On Ernst Cassirer’s his An Essay on Man (1944), ch. 6-7, and Susanne Langer’s Philosophy in a New Key (1942), ch. 6-7. This discussion featuring Mark, Wes, and Seth follows the introduction of these books and the argument that we are primarily symbolic creatures in ep. 290.
Why do people produce ritual, mythology, and religion? According to Cassirer and his follower Langer, these are spontaneous, symbolic modes of self-expression. We should not see modern, scientific, literal thought as opposed to mythical thought as reason vs. irrationality, but need to understand that the kind of metaphorical thinking that went into myth is a necessary precondition for literal thinking and an engine for its continued growth. The two have a dialectical relationship, in that the earlier mythological type of thinking is still latently a part of modern thinking, though this is often unrecognized given our scientific mindset.
Cassirer argued against Darwinists who merely look at human behavior with a functionalist eye: What survival strategy do these activities serve? So if the ancient Greeks thought that lightning is Zeus throwing thunderbolts, a Darwinist might see that as an attempted scientific explanation of lightning, but of course this would be a very bad one, that does not in fact help us to survive at all: to predict where lightning will strike or what to do about it. Rather than interpret myths as bad science, Cassirer argues that it is a projection of social relations onto the world, bringing people in relation to it as to a society. So in the face of potentially hostile, alien nature, the message of myth is that we’re all connected and can be at home in the world. This explanation better acknowledges the richness of human needs than Darwinist ones that focus merely on survival strategies.
Langer presents this as a historical progression, where ritual is developed first, then myths, then religion. So you might think that first people made up stories about gods, then developed rituals to serve them, but to Langer, the ritualistic activity as morale-booster for the community comes first, aimed initially at some indefinite super-human forces, then stories get superadded onto these. Another progression and contrast that she describes is between fairy tales, which are basically dream fantasies put into narrative form, and religious mythology, which are not about some hero (like Jack who climbed the beanstalk) winning glory for himself but about coming to terms with cosmic forces (like Prometheus giving fire to humanity and being punished for it). Mid-way between these are stories of heroes like Hercules, Hiawatha, and Maui who are at once human and have some fairy-tale-like adventures but also take actions with cosmic effects. Again, the personalities of the gods that such a hero might interact with are secondary and come later than the cosmic actions themselves.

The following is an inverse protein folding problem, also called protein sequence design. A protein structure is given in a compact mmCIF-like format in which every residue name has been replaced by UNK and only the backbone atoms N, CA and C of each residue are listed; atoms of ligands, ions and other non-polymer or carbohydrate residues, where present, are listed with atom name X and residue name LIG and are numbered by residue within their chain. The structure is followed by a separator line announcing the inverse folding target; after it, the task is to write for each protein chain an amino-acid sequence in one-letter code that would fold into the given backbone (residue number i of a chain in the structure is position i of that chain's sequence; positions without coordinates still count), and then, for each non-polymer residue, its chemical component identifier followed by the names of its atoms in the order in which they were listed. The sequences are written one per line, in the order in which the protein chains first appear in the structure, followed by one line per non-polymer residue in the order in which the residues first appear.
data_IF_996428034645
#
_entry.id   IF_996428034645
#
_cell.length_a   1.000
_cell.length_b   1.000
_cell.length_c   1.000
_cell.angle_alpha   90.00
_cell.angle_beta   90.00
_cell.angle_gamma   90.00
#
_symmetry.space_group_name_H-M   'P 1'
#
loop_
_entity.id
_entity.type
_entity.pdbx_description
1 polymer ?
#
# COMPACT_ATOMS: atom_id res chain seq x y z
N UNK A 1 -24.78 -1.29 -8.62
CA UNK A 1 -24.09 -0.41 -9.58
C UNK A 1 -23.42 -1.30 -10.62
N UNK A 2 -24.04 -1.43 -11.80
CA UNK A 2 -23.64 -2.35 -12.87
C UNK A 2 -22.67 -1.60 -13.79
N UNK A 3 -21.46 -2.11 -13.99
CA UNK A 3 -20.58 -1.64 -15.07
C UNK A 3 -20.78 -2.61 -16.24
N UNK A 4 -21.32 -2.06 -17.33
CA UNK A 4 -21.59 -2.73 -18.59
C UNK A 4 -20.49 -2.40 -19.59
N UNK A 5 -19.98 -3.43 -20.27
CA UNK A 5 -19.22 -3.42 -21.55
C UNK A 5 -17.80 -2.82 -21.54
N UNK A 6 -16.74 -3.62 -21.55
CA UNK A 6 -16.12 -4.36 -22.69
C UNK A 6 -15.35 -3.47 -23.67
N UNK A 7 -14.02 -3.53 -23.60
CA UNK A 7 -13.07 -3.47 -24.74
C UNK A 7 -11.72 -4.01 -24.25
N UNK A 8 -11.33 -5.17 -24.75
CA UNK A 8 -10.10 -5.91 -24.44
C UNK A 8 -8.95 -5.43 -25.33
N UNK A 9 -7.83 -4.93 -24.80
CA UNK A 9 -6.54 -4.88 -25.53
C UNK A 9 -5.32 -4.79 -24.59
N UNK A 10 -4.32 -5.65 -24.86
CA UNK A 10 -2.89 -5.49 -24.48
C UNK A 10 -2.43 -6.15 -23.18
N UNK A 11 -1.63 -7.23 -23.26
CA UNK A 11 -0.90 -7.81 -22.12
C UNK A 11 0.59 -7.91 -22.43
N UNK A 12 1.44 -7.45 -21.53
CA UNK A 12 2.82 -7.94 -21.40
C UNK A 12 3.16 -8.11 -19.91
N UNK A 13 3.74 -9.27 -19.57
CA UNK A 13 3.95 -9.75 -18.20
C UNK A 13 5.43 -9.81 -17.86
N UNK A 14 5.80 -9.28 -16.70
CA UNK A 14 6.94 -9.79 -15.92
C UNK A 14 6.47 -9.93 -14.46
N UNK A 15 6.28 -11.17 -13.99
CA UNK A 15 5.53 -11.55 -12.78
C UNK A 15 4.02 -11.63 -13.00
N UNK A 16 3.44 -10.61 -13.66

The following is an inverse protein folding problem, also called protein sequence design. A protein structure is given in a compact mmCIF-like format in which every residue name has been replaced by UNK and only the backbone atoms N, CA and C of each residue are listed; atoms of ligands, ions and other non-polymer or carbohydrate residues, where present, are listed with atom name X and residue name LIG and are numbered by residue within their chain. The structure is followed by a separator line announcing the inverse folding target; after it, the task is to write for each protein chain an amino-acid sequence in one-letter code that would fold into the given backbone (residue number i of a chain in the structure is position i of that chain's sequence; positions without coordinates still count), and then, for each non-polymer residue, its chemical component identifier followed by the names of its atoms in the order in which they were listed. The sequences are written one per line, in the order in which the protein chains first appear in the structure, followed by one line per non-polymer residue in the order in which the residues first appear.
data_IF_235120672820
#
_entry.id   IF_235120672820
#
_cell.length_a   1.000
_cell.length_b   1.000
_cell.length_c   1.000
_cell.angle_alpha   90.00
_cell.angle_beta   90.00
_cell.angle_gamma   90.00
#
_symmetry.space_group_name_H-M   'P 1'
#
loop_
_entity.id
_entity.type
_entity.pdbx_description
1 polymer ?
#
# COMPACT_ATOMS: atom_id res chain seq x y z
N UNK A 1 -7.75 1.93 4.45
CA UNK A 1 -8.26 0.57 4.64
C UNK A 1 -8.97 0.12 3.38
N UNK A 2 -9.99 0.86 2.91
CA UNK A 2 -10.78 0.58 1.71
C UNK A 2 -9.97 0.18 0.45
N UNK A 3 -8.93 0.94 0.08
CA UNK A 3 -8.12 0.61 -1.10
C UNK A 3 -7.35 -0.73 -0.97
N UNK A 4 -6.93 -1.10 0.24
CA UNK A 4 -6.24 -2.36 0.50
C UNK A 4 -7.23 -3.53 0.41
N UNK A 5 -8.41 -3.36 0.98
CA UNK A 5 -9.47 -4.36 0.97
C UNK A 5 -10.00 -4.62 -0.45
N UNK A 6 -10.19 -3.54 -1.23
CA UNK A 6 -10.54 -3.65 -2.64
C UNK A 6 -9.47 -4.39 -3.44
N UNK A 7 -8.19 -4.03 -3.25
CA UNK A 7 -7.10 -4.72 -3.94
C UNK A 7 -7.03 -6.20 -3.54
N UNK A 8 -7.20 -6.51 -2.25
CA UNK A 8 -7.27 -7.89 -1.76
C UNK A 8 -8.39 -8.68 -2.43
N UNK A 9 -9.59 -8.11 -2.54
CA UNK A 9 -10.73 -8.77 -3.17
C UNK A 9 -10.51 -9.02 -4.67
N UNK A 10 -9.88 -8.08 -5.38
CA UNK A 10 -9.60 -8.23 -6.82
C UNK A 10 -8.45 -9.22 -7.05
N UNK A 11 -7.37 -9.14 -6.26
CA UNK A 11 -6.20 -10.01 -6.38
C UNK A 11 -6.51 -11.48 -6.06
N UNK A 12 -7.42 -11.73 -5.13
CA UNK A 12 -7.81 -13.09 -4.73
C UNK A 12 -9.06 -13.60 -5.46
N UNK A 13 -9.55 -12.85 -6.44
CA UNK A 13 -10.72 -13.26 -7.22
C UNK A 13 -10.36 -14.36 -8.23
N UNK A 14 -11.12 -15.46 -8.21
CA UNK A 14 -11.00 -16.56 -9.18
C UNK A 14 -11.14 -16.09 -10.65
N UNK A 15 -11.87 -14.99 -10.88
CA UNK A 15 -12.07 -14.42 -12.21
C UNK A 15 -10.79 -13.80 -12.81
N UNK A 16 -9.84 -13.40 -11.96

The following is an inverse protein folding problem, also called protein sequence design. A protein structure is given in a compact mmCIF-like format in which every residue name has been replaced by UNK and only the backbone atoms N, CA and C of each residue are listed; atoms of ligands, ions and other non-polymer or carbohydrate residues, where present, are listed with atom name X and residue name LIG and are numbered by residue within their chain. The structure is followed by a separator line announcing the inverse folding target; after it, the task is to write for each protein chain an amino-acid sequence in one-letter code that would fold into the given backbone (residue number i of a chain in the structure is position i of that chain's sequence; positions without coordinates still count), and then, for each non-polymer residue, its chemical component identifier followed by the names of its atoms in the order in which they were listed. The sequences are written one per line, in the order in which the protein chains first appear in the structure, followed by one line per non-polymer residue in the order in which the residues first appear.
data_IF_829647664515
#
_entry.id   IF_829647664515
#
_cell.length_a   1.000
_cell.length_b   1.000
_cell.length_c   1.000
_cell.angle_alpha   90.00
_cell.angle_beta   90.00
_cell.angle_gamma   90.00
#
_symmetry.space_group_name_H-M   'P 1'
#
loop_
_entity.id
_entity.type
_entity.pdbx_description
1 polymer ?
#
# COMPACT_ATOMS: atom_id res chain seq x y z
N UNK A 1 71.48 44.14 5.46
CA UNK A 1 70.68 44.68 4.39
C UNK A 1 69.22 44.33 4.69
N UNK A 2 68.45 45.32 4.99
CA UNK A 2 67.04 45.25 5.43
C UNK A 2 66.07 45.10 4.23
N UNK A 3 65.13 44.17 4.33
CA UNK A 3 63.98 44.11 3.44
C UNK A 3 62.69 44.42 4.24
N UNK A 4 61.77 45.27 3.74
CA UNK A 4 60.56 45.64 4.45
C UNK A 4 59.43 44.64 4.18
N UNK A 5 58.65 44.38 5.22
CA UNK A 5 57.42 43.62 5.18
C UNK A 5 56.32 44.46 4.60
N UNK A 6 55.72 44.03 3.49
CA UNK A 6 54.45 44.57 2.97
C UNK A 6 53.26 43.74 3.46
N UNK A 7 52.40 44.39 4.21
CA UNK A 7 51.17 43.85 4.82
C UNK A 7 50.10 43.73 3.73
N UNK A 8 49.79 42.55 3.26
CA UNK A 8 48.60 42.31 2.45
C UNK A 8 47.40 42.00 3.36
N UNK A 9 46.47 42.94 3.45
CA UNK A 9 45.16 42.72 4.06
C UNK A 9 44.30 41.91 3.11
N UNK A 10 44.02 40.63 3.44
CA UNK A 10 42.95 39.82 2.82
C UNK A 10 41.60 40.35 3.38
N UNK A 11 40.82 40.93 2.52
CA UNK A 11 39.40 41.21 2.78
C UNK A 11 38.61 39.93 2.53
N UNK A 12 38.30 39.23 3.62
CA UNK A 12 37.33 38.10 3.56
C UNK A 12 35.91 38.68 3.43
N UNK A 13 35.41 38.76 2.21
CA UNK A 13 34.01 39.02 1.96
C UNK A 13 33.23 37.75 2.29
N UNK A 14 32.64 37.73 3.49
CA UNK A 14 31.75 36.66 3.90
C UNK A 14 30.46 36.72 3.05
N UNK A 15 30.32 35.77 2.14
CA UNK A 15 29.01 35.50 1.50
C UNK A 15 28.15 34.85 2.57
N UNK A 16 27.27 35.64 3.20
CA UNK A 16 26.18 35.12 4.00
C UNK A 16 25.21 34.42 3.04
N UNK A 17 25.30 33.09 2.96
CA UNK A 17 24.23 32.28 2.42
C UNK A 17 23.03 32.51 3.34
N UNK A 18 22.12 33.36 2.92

Cassirer targets in particular the view that religion is all about our recognition of our powerlessness and dependence on the divine, which he sees as a Christian view that has been projected back on to older religions. No, the purpose that ancient people had in developing myths is to establish that even though nature looks hostile, we actually have power over it. To give Langer’s example: People performed rituals such as rain dances (presumably when it already looked like it was going to rain) to show that they were participants in making things happen and not just passive victims of natural forces. If it didn’t actually rain, well, then in that case the ritual was just not consummated, because nature was taken to be one of the players in the ritual along with the dancers.
Cassirer’s attitude toward Christianity (and monotheism more generally) is actually very positive, and the main progression he traces through the development of religion is from a wholly negative, taboo-based routinization whereby ritual gets hardened into having every action prescribed and policed, into a religion that gives people the opportunity to not just avoid violations of law, but to get on the side of God and so have not just prohibitions but virtues and ideals to shoot for. In this new moral landscape, our motives and thoughts matter, not just our actions, and so we get the notion of moral choice and thus personal freedom.
Despite much of the framework we discuss initially coming from Cassirer, we found Langer’s presentation here easier to follow and with more helpful details, so our discussion draws most heavily on her text, which we’ll continue with in ep. 292 when we get to her philosophy of art, which is the area she’s best known for, not only in this book but in the subsequent Form and Feeling (1953) which goes into detail about the various types of arts. We’re reading ch. 7 from that along with ch. 8-10 from Philosophy in a New Key, if you’d like to read along with us.